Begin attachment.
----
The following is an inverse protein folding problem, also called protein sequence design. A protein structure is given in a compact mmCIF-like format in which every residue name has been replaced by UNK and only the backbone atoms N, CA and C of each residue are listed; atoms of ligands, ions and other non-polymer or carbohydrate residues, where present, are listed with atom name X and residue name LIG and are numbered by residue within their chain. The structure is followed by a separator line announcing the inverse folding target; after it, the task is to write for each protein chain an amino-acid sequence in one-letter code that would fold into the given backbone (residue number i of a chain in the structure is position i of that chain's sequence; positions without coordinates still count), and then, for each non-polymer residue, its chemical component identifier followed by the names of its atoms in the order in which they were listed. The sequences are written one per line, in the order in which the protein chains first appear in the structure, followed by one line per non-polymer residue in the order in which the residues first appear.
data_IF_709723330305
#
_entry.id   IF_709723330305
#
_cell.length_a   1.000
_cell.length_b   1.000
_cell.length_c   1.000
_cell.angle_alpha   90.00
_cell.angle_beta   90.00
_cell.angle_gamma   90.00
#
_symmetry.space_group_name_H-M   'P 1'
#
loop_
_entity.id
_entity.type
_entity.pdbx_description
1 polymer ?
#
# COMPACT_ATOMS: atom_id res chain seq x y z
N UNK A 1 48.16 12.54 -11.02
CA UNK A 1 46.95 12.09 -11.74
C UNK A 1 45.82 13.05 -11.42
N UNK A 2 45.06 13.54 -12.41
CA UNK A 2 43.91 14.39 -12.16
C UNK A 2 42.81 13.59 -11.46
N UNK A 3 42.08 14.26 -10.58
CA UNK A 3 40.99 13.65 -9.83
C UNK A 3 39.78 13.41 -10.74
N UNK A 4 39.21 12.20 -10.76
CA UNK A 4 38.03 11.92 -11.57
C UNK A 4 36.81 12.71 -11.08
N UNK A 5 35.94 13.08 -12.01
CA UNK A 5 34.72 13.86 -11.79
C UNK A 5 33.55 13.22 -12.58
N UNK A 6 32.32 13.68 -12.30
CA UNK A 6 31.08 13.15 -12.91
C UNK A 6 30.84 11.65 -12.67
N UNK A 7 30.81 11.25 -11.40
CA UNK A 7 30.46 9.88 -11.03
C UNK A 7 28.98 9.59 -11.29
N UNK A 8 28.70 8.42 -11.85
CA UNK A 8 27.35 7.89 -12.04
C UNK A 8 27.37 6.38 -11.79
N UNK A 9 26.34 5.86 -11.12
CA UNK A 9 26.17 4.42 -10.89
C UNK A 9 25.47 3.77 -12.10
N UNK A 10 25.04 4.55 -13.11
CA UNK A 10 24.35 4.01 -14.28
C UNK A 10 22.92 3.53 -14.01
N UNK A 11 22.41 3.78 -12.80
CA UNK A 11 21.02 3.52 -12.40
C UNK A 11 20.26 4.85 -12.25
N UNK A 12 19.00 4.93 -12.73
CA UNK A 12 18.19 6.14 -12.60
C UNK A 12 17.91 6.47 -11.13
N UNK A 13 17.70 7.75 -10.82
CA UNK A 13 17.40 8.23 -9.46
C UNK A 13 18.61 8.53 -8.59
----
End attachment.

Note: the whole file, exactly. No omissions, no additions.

The following is an inverse protein folding problem, also called protein sequence design. A protein structure is given in a compact mmCIF-like format in which every residue name has been replaced by UNK and only the backbone atoms N, CA and C of each residue are listed; atoms of ligands, ions and other non-polymer or carbohydrate residues, where present, are listed with atom name X and residue name LIG and are numbered by residue within their chain. The structure is followed by a separator line announcing the inverse folding target; after it, the task is to write for each protein chain an amino-acid sequence in one-letter code that would fold into the given backbone (residue number i of a chain in the structure is position i of that chain's sequence; positions without coordinates still count), and then, for each non-polymer residue, its chemical component identifier followed by the names of its atoms in the order in which they were listed. The sequences are written one per line, in the order in which the protein chains first appear in the structure, followed by one line per non-polymer residue in the order in which the residues first appear.
data_IF_709723330305
#
_entry.id   IF_709723330305
#
_cell.length_a   1.000
_cell.length_b   1.000
_cell.length_c   1.000
_cell.angle_alpha   90.00
_cell.angle_beta   90.00
_cell.angle_gamma   90.00
#
_symmetry.space_group_name_H-M   'P 1'
#
loop_
_entity.id
_entity.type
_entity.pdbx_description
1 polymer ?
#
# COMPACT_ATOMS: atom_id res chain seq x y z
N UNK A 1 48.16 12.54 -11.02
CA UNK A 1 46.95 12.09 -11.74
C UNK A 1 45.82 13.05 -11.42
N UNK A 2 45.06 13.54 -12.41
CA UNK A 2 43.91 14.39 -12.16
C UNK A 2 42.81 13.59 -11.46
N UNK A 3 42.08 14.26 -10.58
CA UNK A 3 40.99 13.65 -9.83
C UNK A 3 39.78 13.41 -10.74
N UNK A 4 39.21 12.20 -10.76
CA UNK A 4 38.03 11.92 -11.57
C UNK A 4 36.81 12.71 -11.08
N UNK A 5 35.94 13.08 -12.01
CA UNK A 5 34.72 13.86 -11.79
C UNK A 5 33.55 13.22 -12.58
N UNK A 6 32.32 13.68 -12.30
CA UNK A 6 31.08 13.15 -12.91
C UNK A 6 30.84 11.65 -12.67
N UNK A 7 30.81 11.25 -11.40
CA UNK A 7 30.46 9.88 -11.03
C UNK A 7 28.98 9.59 -11.29
N UNK A 8 28.70 8.42 -11.85
CA UNK A 8 27.35 7.89 -12.04
C UNK A 8 27.37 6.38 -11.79
N UNK A 9 26.34 5.86 -11.12
CA UNK A 9 26.17 4.42 -10.89
C UNK A 9 25.47 3.77 -12.10
N UNK A 10 25.04 4.55 -13.11
CA UNK A 10 24.35 4.01 -14.28
C UNK A 10 22.92 3.53 -14.01
N UNK A 11 22.41 3.78 -12.80
CA UNK A 11 21.02 3.52 -12.40
C UNK A 11 20.26 4.85 -12.25
N UNK A 12 19.00 4.93 -12.73
CA UNK A 12 18.19 6.14 -12.60
C UNK A 12 17.91 6.47 -11.13
N UNK A 13 17.70 7.75 -10.82
CA UNK A 13 17.40 8.23 -9.46
C UNK A 13 18.61 8.53 -8.59